The thriving village silenced by a sea of mud
Crude blackboard map is only reminder that people once lived in Guinsaugon
The small farming village of Guinsaugon used to have a school and three churches, lush green fields and more than 300 houses.
Now all that remains is a crude map, a quick sketch on a blackboard to help rescuers get an idea of what Guinsaugon looked like before it was swallowed by so much mud all the bodies may never be recovered.
'It was a prosperous and productive village,' says Hamito Coquilla, his eyes red with fatigue and tears.
From across the Lawigan River, he can only stare at the bleak blanket of muck that buried Guinsaugon, and almost everyone in it, on Friday. Only a few rice paddies remain, everything else is gone. His wife and three children, his uncle, and one of his cousins have not been heard from since.
'There were lots of houses, including many made from stone and brick that were several storeys tall,' he says with some pride, emphasising the difference between this village and the others on Leyte island, where bamboo huts are the norm. But they were no match for the tonnes of mud and boulders that came crashing down the mountainside.
'My wife sent me a text message to tell me about the landslide. I started running from the next village,' says Mr Coquilla, a 37-year-old truck driver.
He got a last message from his cousin on Saturday.
'Since then I've heard nothing,' he says. 'In just a few minutes, they lost everything.'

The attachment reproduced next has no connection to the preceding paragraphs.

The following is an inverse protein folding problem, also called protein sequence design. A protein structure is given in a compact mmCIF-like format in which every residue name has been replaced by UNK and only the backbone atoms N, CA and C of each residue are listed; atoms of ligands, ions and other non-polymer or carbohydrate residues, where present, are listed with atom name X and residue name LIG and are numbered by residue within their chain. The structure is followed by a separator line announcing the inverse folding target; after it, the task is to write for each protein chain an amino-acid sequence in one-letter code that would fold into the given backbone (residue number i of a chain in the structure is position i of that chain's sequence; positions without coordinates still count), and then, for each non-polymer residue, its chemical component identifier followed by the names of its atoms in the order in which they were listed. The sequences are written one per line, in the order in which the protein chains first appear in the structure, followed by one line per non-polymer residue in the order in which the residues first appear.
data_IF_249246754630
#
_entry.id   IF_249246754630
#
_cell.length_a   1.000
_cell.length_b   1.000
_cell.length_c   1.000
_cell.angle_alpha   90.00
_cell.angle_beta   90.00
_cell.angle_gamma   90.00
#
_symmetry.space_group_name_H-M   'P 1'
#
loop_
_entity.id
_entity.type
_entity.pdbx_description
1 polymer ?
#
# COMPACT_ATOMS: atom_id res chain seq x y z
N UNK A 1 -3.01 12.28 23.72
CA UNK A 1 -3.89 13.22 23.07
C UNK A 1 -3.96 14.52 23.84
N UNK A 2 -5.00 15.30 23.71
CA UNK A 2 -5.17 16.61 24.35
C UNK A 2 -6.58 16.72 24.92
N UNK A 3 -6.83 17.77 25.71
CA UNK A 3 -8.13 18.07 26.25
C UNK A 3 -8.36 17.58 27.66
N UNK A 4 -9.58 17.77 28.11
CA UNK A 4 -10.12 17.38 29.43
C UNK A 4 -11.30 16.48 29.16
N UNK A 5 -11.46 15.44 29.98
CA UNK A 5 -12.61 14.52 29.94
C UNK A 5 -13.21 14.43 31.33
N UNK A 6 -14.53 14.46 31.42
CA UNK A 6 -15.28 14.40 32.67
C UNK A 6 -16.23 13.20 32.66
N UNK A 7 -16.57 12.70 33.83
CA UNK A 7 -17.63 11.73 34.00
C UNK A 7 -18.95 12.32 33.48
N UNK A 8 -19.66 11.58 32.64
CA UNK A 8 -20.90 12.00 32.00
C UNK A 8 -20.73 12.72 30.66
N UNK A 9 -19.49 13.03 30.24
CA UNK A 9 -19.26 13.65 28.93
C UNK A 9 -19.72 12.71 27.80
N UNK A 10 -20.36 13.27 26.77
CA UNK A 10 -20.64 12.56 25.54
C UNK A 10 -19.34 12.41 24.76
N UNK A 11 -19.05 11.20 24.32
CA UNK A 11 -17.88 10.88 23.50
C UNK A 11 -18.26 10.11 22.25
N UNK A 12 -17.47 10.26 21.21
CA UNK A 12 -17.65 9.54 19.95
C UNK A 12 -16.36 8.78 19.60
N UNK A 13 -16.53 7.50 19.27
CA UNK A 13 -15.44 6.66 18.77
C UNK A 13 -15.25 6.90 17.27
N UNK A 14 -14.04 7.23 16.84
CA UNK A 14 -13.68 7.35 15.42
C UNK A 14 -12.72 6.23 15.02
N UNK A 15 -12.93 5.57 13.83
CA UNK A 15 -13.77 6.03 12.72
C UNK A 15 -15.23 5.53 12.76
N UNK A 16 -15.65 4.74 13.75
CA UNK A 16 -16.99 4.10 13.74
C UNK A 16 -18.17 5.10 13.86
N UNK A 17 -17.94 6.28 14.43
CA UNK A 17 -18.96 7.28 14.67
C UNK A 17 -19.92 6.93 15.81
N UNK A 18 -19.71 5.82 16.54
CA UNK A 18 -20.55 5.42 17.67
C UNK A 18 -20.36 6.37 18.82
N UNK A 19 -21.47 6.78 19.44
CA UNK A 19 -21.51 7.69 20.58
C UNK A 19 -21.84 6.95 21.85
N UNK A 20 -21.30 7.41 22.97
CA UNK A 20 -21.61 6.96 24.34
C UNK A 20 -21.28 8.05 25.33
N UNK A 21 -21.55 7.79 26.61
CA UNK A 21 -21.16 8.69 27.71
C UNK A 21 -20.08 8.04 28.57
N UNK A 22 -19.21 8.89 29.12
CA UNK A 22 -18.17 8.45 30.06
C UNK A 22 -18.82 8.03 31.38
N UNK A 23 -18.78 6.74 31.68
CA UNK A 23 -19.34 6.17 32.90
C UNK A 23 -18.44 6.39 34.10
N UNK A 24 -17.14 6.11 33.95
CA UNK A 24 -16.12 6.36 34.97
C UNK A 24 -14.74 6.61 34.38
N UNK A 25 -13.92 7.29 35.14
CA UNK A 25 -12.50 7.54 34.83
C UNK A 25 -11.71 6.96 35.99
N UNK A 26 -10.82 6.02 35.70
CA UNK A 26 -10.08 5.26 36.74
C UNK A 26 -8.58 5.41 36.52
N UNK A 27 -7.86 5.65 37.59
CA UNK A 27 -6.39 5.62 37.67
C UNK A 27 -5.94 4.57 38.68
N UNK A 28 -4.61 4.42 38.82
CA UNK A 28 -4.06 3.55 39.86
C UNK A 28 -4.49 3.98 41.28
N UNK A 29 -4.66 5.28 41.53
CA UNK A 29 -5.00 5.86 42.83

One of his cousins was a teacher at the village school, where 200 students and 40 teachers are believed buried, a small number among the roughly 1,400 people unaccounted for.
'The school was built with tough materials,' he says hopefully. Rescue workers want to share his optimism, but several Philippine officials have conceded hope of finding more survivors is all but lost.
The truck driver, frantic about his own family, used his bare hands to dig through the earth and rubble to save a woman and her child. They were so caked in mud that he could not tell how old they were.
Since then, the soldiers and rescue workers sent to the scene have asked him to leave the disaster zone, warning him to stay off the unstable ground, which is saturated after days of heavy rains.
Rescuers are pouring into what was once Guinsaugon, now covered in up to 30 metres of mud, rock and debris. Many cross the river in the scoop of a bulldozer that is serving as a makeshift ferry.
'We came to help,' says 19-year-old Ian Degamo, vice-president of the youth organisation in the neighbouring town of Maasin who, along with about 15 friends, is helping to distribute food to workers.
'My girlfriend's relatives are among the missing,' he says.
While there is no shortage of motivation or good will, the rescue effort has repeatedly been hampered by bad weather and the village's inaccessible location.
Brigadier-General Mastin Robeson, commander of the US Marines diverted from training exercises to help with emergency relief operations, makes a list of items needed by the Philippines aid charities on site.
'We have to get organised,' he says.
After several marathon negotiation sessions, all parties decided to set up an emergency command centre on the nearby island of Cebu, but is there enough time?
Only about 20 people have been pulled out alive. The bodies of the rest may never even be recovered.
'I was only able to pull out one body,' says Irvin Lograno, 21.
'But when I pulled, I only had the limbs.'